29 April 2012

"Better than expected"

Tom Byer in Dharan
I was privileged to have been invited by Roots Fashion, the Adidas distributor in Nepal, to shadow renowned Japanese youth football coach Tom Byer during his visit to Nepal. Together we toured various football facilities, watched football training and matches at all levels and Coach Byer also conducted two youth football coaching clinics in Kathmandu and Dharan.

One recurring phrase I kept hearing Coach Byer use during his visit was, “Better than expected.” Whether it was Shahid Stadium in Biratnagar or an Under 14 match we went to see at Budhanilakantha School or the British Gurkha Cup match we watched – everything was “Better than expected.”

The reasons for Coach Byer’s initial low expectations were understandable. When visiting Dasharath Rangasala he was informed that it was the only decent stadium in Nepal. When he was at the Under 14 match, one of the teams arrived half-an-hour late and seemed to have no sense of urgency whatsoever to put on their uniforms and warm-up. When visiting the training of one of Nepal’s biggest clubs he was shocked to see that the team did not even have practice uniforms. Even Coach Byer’s press conference announcing the launch of his football training DVD in Nepali had to be rescheduled at the last moment because ANFA only the night before decided to change the start time of the semi-final matches of the British Gurkha Cup.

So when Coach Byer entered Shahid Stadium and noticed that it was not much different than a Brazilian ground or when he saw how skillful the U14 kids were or when he witnessed how lively a Nepali club match can be – he was quite impressed, everything was actually “Better than expected.”

In a way Nepali football is just like a Nepali wedding – total chaos up to the night before the ceremony, but at the end everything seems to come together, one way or another, and most times it is even quite enjoyable.

There is a famous adage – “The devil is in the details.” There are perhaps over a hundred small little details that we could improve to develop Nepali football further. Imagine if our stadiums were maintained regularly and not just before a cup tournament or if our youth players were instilled with more discipline to show up on time or our clubs conducted training a bit more professionally with proper uniforms or the schedule for a tournament would be thought-through weeks in advance giving fans time to prepare for a match. I would venture to guess that just paying attention to these types of small details would raise the level of Nepali football by 10-15%, which would be enough to beat the likes of Afghanistan and Maldives on a regular basis.

With all the challenges Nepal and ANFA faces these days – talk of a new international stadium, a world renowned National Team coach or regular international friendlies against top class opposition are all unrealistic. Instead we need to concentrate on the things we can control and easily improve. Pay attention to all the small details we often neglect and surely the results for our club and national teams will be a lot “Better than expected.”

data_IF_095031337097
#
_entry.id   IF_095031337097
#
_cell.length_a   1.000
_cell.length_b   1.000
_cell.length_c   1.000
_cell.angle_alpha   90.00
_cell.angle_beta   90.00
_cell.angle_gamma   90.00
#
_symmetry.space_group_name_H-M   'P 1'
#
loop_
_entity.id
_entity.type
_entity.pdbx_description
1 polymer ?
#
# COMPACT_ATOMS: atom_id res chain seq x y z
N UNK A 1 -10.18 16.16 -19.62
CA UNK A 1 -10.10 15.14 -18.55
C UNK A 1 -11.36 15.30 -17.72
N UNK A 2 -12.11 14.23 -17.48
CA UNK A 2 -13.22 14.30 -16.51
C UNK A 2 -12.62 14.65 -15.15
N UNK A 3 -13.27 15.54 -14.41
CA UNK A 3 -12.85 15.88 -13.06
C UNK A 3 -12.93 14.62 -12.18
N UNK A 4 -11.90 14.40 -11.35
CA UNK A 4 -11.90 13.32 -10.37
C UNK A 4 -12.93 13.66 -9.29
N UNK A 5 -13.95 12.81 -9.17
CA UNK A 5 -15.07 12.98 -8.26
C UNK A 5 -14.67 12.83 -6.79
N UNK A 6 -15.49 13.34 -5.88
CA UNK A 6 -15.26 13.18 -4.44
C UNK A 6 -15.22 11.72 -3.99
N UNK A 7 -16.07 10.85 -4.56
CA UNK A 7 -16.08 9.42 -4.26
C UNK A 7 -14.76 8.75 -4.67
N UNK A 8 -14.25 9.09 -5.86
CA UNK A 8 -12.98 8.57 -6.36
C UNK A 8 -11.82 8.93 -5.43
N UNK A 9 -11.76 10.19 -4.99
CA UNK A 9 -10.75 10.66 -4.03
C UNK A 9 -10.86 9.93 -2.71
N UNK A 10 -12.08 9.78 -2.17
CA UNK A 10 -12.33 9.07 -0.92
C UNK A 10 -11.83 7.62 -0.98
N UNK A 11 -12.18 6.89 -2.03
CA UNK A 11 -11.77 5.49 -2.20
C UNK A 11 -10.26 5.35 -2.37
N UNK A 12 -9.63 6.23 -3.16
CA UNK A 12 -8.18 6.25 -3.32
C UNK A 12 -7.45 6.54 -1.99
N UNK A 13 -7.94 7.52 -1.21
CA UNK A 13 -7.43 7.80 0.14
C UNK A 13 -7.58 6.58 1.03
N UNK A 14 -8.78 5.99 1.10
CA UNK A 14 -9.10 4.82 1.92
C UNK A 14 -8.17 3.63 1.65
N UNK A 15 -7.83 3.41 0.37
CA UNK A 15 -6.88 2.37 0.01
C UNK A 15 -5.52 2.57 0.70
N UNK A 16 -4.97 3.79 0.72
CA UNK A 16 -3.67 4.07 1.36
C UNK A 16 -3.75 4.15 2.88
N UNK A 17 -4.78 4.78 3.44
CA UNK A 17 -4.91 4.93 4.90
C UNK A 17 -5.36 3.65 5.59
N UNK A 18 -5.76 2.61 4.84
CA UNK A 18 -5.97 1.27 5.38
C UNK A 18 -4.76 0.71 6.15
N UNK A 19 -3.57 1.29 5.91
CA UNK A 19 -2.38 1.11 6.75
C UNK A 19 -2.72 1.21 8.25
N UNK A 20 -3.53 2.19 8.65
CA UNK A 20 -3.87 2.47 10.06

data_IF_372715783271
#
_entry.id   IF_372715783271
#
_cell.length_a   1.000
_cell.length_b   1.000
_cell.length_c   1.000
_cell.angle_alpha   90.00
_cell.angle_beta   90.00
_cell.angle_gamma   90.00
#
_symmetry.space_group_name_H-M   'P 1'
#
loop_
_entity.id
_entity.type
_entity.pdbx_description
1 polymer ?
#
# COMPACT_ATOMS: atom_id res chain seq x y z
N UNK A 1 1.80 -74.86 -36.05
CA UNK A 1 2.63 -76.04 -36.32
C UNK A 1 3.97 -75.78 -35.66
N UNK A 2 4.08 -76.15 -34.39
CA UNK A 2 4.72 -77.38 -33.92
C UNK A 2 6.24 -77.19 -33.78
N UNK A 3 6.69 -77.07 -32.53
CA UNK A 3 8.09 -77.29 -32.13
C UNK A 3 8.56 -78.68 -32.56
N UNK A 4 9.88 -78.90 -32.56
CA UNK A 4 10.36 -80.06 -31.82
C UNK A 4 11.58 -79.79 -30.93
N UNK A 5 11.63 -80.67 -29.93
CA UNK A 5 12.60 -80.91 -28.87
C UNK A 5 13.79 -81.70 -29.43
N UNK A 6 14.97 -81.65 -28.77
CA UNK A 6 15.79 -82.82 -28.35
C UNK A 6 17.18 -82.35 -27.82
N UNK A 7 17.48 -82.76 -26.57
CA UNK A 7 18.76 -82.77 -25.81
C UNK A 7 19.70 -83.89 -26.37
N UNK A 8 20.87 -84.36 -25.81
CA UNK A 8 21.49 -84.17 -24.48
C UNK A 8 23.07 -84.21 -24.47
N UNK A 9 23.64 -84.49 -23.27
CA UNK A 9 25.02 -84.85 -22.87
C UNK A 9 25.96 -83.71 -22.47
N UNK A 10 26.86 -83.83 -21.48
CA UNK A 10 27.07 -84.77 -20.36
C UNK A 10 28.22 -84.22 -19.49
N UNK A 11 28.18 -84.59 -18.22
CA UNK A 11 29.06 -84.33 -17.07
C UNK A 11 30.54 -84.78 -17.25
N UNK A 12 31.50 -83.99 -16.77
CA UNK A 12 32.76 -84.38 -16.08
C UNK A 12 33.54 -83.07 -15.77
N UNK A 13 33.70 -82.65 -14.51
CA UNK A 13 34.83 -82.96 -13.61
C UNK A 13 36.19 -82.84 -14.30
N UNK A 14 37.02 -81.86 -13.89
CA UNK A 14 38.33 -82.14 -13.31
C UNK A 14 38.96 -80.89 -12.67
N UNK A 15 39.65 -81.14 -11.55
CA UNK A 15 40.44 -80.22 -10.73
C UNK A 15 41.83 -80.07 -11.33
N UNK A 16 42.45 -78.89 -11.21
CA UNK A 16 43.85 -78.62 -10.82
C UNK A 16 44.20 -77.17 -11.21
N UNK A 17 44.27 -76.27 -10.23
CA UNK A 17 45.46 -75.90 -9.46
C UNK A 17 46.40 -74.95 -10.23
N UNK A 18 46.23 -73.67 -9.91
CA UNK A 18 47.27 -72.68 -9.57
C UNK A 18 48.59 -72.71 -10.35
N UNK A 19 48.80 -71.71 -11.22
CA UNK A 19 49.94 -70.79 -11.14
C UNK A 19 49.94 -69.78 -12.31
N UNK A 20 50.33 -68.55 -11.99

11 April 2012

Under 14 friendly matches

A few days back I was at Machhindra Under 14 team's training at FutsalArena and broke the news to the trainees that ANFA's Under 14 tournament that was supposed to be days away was going to be postponed for several months. The kids were absolutely devastated.

I then quickly thought to myself that there must be several other clubs that had started youth training who were also feeling the same anguish and frustrations as that of Machhindra boys. Immediately I took out my mobile and called the clubs I knew were running youth football training. A few minutes later - BOOM! Four clubs - Machhindra, Friends, Social Welfare Sports Center (SWSC) and Bansbari agreed to play a series of friendly matches against each other.

Bansbari Club and SWSC players before the match
Two games in, I've been completely taken aback by how wonderful the Under 14 matches have been - both on and off the pitch. On the pitch - the skills on display is quite impressive and all the matches have been very entertaining. There have been many outstanding goals, saves, passes and dribbles. Everyone I know that attended the games have thoroughly enjoyed watching the budding talents and commented that these types of matches need to be held regularly.
Friends vs Machhindra (U14)

Off the pitch there have been so many beautiful sights. Kids having the opportunity to travel to games and play on proper fields in new surroundings. Teams being open and honest about ages of players, a few who might be a year or two over-age. Terrific sportsmanship with players helping each other up, coaches and fans applauding great plays from both sides, complete respect for the referee and hugs and handshakes after the match. Most memorable for me was seeing a young girl take the field for SWSC. And she went toe-to-toe with the boys!
Binita Tamang played for SWSC as a striker against Bansbari
In a football environment that is plagued by match fixing, age cheating, rowdy fans and incompetent officials, the U14 friendly matches have so far been a real breath of fresh air.